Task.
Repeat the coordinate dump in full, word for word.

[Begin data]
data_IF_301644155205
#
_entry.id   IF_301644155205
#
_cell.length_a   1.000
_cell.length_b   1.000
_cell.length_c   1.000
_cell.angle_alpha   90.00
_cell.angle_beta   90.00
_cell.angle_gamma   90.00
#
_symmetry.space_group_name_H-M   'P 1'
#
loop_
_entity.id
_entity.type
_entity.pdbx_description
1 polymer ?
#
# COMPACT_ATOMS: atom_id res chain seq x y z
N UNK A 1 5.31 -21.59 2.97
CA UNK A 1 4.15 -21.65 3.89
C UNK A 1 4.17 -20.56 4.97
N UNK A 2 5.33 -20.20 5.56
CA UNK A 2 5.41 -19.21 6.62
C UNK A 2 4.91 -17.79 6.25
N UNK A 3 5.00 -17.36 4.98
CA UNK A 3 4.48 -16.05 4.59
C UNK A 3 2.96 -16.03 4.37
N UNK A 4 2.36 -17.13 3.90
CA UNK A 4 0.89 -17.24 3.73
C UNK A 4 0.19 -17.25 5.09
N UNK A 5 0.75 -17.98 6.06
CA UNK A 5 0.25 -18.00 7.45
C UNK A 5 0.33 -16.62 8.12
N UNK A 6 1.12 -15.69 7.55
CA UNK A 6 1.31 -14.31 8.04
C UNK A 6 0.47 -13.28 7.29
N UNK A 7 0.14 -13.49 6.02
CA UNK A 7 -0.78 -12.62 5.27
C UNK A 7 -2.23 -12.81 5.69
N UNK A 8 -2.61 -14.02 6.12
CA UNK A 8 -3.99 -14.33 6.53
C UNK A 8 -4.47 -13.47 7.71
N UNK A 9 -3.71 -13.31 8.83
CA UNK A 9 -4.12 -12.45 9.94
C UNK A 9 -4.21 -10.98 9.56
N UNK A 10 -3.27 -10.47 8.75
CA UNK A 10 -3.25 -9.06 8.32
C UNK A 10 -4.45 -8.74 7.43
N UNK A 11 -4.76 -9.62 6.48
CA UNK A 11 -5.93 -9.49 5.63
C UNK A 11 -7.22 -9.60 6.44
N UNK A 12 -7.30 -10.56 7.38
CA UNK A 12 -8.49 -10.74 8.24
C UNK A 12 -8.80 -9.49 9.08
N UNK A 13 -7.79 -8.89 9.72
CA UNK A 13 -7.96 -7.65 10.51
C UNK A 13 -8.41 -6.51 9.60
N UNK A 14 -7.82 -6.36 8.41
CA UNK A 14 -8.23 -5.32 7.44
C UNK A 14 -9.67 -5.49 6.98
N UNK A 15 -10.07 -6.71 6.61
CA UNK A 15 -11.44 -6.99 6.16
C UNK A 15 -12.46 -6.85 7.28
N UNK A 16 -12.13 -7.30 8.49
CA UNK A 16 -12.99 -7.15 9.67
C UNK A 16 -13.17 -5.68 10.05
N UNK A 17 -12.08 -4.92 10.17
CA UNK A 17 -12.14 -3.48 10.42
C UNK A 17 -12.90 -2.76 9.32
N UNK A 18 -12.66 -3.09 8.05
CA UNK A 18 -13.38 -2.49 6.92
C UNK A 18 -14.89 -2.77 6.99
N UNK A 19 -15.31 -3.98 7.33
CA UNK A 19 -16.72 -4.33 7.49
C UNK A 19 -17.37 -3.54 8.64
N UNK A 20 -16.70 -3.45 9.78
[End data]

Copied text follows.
data_IF_301644155205
#
_entry.id   IF_301644155205
#
_cell.length_a   1.000
_cell.length_b   1.000
_cell.length_c   1.000
_cell.angle_alpha   90.00
_cell.angle_beta   90.00
_cell.angle_gamma   90.00
#
_symmetry.space_group_name_H-M   'P 1'
#
loop_
_entity.id
_entity.type
_entity.pdbx_description
1 polymer ?
#
# COMPACT_ATOMS: atom_id res chain seq x y z
N UNK A 1 5.31 -21.59 2.97
CA UNK A 1 4.15 -21.65 3.89
C UNK A 1 4.17 -20.56 4.97
N UNK A 2 5.33 -20.20 5.56
CA UNK A 2 5.41 -19.21 6.62
C UNK A 2 4.91 -17.79 6.25
N UNK A 3 5.00 -17.36 4.98
CA UNK A 3 4.48 -16.05 4.59
C UNK A 3 2.96 -16.03 4.37
N UNK A 4 2.36 -17.13 3.90
CA UNK A 4 0.89 -17.24 3.73
C UNK A 4 0.19 -17.25 5.09
N UNK A 5 0.75 -17.98 6.06
CA UNK A 5 0.25 -18.00 7.45
C UNK A 5 0.33 -16.62 8.12
N UNK A 6 1.12 -15.69 7.55
CA UNK A 6 1.31 -14.31 8.04
C UNK A 6 0.47 -13.28 7.29
N UNK A 7 0.14 -13.49 6.02
CA UNK A 7 -0.78 -12.62 5.27
C UNK A 7 -2.23 -12.81 5.69
N UNK A 8 -2.61 -14.02 6.12
CA UNK A 8 -3.99 -14.33 6.53
C UNK A 8 -4.47 -13.47 7.71
N UNK A 9 -3.71 -13.31 8.83
CA UNK A 9 -4.12 -12.45 9.94
C UNK A 9 -4.21 -10.98 9.56
N UNK A 10 -3.27 -10.47 8.75
CA UNK A 10 -3.25 -9.06 8.32
C UNK A 10 -4.45 -8.74 7.43
N UNK A 11 -4.76 -9.62 6.48
CA UNK A 11 -5.93 -9.49 5.63
C UNK A 11 -7.22 -9.60 6.44
N UNK A 12 -7.30 -10.56 7.38
CA UNK A 12 -8.49 -10.74 8.24
C UNK A 12 -8.80 -9.49 9.08
N UNK A 13 -7.79 -8.89 9.72
CA UNK A 13 -7.96 -7.65 10.51
C UNK A 13 -8.41 -6.51 9.60
N UNK A 14 -7.82 -6.36 8.41
CA UNK A 14 -8.23 -5.32 7.44
C UNK A 14 -9.67 -5.49 6.98
N UNK A 15 -10.07 -6.71 6.61
CA UNK A 15 -11.44 -6.99 6.16
C UNK A 15 -12.46 -6.85 7.28
N UNK A 16 -12.13 -7.30 8.49
CA UNK A 16 -12.99 -7.15 9.67
C UNK A 16 -13.17 -5.68 10.05
N UNK A 17 -12.08 -4.92 10.17
CA UNK A 17 -12.14 -3.48 10.42
C UNK A 17 -12.90 -2.76 9.32
N UNK A 18 -12.66 -3.09 8.05
CA UNK A 18 -13.38 -2.49 6.92
C UNK A 18 -14.89 -2.77 6.99
N UNK A 19 -15.31 -3.98 7.33
CA UNK A 19 -16.72 -4.33 7.49
C UNK A 19 -17.37 -3.54 8.64
N UNK A 20 -16.70 -3.45 9.78